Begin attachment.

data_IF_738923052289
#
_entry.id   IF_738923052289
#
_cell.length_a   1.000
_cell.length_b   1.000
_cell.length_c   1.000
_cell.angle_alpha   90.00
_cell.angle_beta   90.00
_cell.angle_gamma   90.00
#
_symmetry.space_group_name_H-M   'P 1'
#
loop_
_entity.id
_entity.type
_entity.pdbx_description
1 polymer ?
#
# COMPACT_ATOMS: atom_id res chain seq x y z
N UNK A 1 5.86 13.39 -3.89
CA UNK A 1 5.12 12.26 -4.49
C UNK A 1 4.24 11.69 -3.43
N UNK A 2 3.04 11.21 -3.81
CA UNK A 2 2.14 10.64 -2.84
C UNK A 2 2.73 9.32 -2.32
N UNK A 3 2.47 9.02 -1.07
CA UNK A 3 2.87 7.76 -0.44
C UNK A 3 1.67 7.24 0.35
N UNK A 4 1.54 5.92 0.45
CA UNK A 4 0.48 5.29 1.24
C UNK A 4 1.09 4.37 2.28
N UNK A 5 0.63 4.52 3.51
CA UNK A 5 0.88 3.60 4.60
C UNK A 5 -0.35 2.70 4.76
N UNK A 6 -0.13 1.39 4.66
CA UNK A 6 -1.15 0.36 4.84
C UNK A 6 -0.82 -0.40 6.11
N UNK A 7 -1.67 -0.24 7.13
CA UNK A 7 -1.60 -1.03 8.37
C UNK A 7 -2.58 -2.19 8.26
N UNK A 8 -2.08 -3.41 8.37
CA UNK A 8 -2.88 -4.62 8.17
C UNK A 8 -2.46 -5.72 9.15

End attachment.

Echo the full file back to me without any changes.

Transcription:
data_IF_738923052289
#
_entry.id   IF_738923052289
#
_cell.length_a   1.000
_cell.length_b   1.000
_cell.length_c   1.000
_cell.angle_alpha   90.00
_cell.angle_beta   90.00
_cell.angle_gamma   90.00
#
_symmetry.space_group_name_H-M   'P 1'
#
loop_
_entity.id
_entity.type
_entity.pdbx_description
1 polymer ?
#
# COMPACT_ATOMS: atom_id res chain seq x y z
N UNK A 1 5.86 13.39 -3.89
CA UNK A 1 5.12 12.26 -4.49
C UNK A 1 4.24 11.69 -3.43
N UNK A 2 3.04 11.21 -3.81
CA UNK A 2 2.14 10.64 -2.84
C UNK A 2 2.73 9.32 -2.32
N UNK A 3 2.47 9.02 -1.07
CA UNK A 3 2.87 7.76 -0.44
C UNK A 3 1.67 7.24 0.35
N UNK A 4 1.54 5.92 0.45
CA UNK A 4 0.48 5.29 1.24
C UNK A 4 1.09 4.37 2.28
N UNK A 5 0.63 4.52 3.51
CA UNK A 5 0.88 3.60 4.60
C UNK A 5 -0.35 2.70 4.76
N UNK A 6 -0.13 1.39 4.66
CA UNK A 6 -1.15 0.36 4.84
C UNK A 6 -0.82 -0.40 6.11
N UNK A 7 -1.67 -0.24 7.13
CA UNK A 7 -1.60 -1.03 8.37
C UNK A 7 -2.58 -2.19 8.26
N UNK A 8 -2.08 -3.41 8.37
CA UNK A 8 -2.88 -4.62 8.17
C UNK A 8 -2.46 -5.72 9.15